In modern digital wireless communication, software-defined radio (SDR) technology is widely used. SDR enables the implementation of a communication PHY layer entirely in software, using an FGPA programmed with HDL or a general purpose processor (GPP) running interpreted or compiled code. The first approach (FPGA with HDL) is known for the virtually limitless performance that can be achieved and the straight-forward workflow that leads directly to a deployable hardware implementation (enabled by the reusability of the HDL code and the generated netlist). The second approach (GPP with interpreted or compiled code) is mostly known for its accessibility (PCs are commonly used), code reusability across platforms, hardware abstraction, support for easy-to-use interpreted languages like Python, and automatic code generation via SDR development toolkits like GNU Radio.

Performance trade-offs

These benefits of the GPP-based approach, however, come with a trade-off in performance. Latency is often brought up when such an approach is considered. Latency is typically undesirable. Most communication standards specify the delay tolerance between components of the processing chain. Additional latency observed when implementing a wireless PHY on a GPP (when compared to the FPGA approach) comes from two sources:

1- Firstly, additional latency is introduced by the link used to pass the data between the radio DACs/ADCs and the GPP (virtually non-existent between radio DACs/ADCs and an FPGA). Typical links (USB, Gigabit Ethernet, PCI Express) buffer and transfer data in diverse ways which, in some cases, result in an increased latency that varies between technologies, both in magnitude and predictability.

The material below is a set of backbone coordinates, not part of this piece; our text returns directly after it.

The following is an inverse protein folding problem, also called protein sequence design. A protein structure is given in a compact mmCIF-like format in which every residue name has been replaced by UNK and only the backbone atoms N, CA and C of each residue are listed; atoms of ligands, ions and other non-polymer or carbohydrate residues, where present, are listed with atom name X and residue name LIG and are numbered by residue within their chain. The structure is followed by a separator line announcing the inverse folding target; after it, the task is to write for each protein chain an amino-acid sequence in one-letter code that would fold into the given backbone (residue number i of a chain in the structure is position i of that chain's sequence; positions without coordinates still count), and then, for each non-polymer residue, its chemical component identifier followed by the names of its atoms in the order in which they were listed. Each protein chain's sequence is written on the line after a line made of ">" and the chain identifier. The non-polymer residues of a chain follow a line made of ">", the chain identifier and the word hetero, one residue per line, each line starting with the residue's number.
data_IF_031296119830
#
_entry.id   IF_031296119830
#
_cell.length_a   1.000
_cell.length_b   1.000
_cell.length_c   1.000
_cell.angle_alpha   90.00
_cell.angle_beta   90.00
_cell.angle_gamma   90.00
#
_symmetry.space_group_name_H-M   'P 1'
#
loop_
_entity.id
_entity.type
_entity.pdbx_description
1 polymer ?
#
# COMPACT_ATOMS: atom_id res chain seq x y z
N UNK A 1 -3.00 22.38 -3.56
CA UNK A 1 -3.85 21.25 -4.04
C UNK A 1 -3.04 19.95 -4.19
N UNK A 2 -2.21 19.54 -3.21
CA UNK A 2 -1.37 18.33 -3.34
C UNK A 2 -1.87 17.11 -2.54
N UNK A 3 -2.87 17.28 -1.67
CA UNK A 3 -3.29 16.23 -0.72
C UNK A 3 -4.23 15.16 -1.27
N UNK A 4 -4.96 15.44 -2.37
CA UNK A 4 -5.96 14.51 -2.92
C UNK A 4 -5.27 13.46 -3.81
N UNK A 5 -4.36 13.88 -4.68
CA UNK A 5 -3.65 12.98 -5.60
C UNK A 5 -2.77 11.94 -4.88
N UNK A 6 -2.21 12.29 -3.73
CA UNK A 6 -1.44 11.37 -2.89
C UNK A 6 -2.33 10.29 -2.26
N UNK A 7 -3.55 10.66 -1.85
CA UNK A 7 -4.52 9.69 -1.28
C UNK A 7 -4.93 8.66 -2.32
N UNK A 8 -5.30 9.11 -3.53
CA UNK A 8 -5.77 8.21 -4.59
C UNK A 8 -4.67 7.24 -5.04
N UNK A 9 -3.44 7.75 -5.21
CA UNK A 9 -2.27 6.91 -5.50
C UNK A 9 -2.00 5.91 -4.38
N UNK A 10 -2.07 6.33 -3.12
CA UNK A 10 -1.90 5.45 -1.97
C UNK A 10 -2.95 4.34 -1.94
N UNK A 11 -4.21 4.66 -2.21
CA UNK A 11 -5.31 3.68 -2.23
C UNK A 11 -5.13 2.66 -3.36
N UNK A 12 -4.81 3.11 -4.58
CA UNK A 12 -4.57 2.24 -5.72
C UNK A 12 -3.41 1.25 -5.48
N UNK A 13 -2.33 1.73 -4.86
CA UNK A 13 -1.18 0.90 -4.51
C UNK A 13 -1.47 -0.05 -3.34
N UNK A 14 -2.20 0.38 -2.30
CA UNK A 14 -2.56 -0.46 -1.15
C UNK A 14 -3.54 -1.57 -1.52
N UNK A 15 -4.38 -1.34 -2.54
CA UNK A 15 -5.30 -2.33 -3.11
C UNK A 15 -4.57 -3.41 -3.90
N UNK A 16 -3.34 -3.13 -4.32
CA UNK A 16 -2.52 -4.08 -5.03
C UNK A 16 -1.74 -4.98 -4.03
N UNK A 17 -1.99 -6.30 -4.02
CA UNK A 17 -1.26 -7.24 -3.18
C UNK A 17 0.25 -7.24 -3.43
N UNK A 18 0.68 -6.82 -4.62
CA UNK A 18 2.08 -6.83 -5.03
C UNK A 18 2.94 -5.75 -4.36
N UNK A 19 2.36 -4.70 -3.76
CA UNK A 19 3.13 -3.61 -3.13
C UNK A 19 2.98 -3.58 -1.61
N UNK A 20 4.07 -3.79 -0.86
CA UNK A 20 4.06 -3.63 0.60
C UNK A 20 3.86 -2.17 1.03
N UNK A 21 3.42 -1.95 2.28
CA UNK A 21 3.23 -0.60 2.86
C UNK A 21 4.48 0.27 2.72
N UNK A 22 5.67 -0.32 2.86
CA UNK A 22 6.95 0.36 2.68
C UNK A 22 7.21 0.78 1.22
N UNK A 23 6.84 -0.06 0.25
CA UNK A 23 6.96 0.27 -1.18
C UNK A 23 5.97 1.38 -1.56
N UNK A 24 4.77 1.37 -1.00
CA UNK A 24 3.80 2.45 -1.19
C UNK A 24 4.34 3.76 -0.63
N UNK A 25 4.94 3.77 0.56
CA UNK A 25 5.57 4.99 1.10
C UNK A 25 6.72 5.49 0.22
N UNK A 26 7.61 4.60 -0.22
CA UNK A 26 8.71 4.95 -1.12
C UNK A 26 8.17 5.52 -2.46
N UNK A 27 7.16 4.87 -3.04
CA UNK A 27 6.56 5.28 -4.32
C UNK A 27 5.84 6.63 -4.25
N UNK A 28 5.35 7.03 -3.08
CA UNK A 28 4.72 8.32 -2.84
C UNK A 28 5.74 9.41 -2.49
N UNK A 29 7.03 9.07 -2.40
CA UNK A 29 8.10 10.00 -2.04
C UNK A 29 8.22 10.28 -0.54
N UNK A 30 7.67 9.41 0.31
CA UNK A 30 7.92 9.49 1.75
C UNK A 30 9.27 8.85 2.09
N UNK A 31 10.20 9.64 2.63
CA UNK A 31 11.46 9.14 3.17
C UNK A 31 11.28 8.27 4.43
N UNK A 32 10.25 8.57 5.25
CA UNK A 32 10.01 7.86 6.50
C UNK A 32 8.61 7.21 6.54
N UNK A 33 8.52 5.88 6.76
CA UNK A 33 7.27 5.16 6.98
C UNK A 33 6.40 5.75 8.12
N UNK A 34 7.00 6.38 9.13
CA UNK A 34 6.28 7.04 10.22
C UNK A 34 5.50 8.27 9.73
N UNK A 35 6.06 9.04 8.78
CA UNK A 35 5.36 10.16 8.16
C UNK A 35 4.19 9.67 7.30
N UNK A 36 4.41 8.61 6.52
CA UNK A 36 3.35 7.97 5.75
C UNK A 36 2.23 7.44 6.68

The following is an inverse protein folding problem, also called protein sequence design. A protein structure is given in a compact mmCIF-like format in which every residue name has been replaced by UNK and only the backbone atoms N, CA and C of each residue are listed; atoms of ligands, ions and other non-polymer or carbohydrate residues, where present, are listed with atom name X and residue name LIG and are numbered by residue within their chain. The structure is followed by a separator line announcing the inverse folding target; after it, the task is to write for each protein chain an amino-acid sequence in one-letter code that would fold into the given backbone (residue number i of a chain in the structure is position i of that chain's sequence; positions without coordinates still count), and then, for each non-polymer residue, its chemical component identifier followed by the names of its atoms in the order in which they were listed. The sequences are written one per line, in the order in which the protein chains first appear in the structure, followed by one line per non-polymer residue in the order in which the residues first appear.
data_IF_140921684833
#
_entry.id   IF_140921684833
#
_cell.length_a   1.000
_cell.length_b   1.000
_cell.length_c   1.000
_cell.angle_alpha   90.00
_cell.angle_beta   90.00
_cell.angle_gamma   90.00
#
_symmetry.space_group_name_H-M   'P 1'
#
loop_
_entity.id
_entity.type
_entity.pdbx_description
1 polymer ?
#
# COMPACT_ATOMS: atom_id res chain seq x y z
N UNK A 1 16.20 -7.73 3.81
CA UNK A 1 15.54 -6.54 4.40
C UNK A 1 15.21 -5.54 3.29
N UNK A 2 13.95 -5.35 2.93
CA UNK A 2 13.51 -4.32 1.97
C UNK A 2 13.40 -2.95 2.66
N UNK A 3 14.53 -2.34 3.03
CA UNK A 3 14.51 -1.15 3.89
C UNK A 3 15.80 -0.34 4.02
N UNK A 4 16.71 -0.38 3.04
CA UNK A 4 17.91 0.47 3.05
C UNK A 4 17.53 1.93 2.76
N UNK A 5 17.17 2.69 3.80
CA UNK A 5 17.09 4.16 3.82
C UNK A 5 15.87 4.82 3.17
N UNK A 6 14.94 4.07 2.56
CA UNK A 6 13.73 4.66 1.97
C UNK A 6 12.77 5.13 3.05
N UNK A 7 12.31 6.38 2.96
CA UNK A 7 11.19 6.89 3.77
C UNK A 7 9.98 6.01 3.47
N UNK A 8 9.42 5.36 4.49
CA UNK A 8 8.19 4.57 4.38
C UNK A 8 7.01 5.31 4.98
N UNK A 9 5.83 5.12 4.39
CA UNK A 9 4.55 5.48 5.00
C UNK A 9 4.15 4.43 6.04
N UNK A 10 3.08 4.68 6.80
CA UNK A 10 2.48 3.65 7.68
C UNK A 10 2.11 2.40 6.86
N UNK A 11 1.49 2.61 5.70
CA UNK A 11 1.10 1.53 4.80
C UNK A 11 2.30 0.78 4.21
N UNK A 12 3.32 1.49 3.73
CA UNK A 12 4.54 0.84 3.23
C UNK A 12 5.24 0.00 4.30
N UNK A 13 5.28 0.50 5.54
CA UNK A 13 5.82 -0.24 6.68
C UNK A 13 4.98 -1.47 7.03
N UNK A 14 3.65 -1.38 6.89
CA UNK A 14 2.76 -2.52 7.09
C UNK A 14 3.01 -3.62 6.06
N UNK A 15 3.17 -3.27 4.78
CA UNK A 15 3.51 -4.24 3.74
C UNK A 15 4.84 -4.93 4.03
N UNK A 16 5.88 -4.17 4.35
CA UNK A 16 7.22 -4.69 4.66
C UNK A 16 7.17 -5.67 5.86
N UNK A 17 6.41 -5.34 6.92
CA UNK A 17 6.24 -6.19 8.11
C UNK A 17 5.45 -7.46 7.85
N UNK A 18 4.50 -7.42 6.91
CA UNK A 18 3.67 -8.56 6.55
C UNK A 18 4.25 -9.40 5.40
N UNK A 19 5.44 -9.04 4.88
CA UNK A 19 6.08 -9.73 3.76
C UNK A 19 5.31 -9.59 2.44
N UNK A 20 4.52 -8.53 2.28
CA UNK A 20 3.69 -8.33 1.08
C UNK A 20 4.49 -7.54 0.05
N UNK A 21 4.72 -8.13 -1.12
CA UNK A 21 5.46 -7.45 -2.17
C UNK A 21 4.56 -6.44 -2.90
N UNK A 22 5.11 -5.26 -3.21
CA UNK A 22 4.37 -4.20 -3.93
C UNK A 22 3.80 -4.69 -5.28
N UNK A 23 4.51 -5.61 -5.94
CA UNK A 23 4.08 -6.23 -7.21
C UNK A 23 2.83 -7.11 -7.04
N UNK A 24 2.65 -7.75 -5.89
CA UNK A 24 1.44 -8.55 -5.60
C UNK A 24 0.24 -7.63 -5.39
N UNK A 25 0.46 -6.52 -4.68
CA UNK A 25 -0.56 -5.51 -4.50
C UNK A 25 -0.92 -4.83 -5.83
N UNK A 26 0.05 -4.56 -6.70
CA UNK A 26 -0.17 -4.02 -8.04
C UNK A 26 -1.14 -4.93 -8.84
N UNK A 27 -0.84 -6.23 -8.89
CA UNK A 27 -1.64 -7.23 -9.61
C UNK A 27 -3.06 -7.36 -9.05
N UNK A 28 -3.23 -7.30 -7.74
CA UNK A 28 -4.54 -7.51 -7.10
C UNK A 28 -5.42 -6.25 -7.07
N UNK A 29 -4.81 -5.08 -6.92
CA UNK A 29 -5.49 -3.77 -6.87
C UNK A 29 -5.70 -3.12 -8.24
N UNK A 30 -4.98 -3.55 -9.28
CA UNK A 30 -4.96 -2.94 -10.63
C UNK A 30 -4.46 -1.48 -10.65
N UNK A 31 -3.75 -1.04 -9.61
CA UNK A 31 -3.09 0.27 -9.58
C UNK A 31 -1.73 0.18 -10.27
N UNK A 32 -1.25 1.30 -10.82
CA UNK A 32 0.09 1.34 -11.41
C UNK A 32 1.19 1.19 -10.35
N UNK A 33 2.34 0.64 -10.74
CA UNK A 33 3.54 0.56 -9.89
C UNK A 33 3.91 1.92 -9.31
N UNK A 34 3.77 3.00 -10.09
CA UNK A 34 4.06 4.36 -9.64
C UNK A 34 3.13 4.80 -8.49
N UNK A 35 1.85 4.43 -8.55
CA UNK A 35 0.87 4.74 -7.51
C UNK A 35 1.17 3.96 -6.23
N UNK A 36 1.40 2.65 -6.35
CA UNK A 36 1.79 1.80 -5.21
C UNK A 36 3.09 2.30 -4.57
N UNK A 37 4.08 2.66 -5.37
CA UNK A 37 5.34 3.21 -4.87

Figure 1

This problem can be addressed by choosing the right physical link based on a latency requirement and by using drivers designed for real-time and low latency data exchange, such as Nutaq’s Real-Time Data Exchange (RTDEx).

2- Secondly, additional latency is introduced by the scheduling and buffering of individual processing blocks of the PHY. When programming a PHY on a GPP with interpreted or compiled code, processing blocks are typically implemented through a function that reads a vector of data from memory, processes it, and stores the output back to memory. The same applies to GNU Radio implementations. Latency of individual processing blocks is not negligible, considering that it sums-up throughout a whole GNU Radio flow graph. Memory read/write operations have a cost and buffer sizes are usually increased to limit the frequency of memory accesses. This enables the processing of as much data as possible every time the processing block (function) is called and increases the overall throughput. This results in increased latency across the GNU Radio flow graph since the relationship between buffer sizes and latency is typically proportional.

Figure 2

When working with FPGAs, the use of internal FIFOs to interconnect processing blocks mitigates the impact of buffering on the processing time by eliminating external memory read/write operations.


GNU Radio addresses this problem by providing a mechanism to impose the latency parameter of a flow graph as well as adjust the latency of each processing block individually, if required. Buffer size can be reduced until task overruns start occurring. Increasing the frequency of read/write operations uses more processing resources, but the blocks are run at minimal latency. For a given throughput, the end result is the ability to trade GPP resources for delay reduction (until task overruns occurs).

Consequently, researchers from the University of Tokyo have suggested a method for automatic buffer-size tuning based on the individual processing block average throughput, thus leading to an optimal delay for an entire GNU Radio flow graph without manual intervention.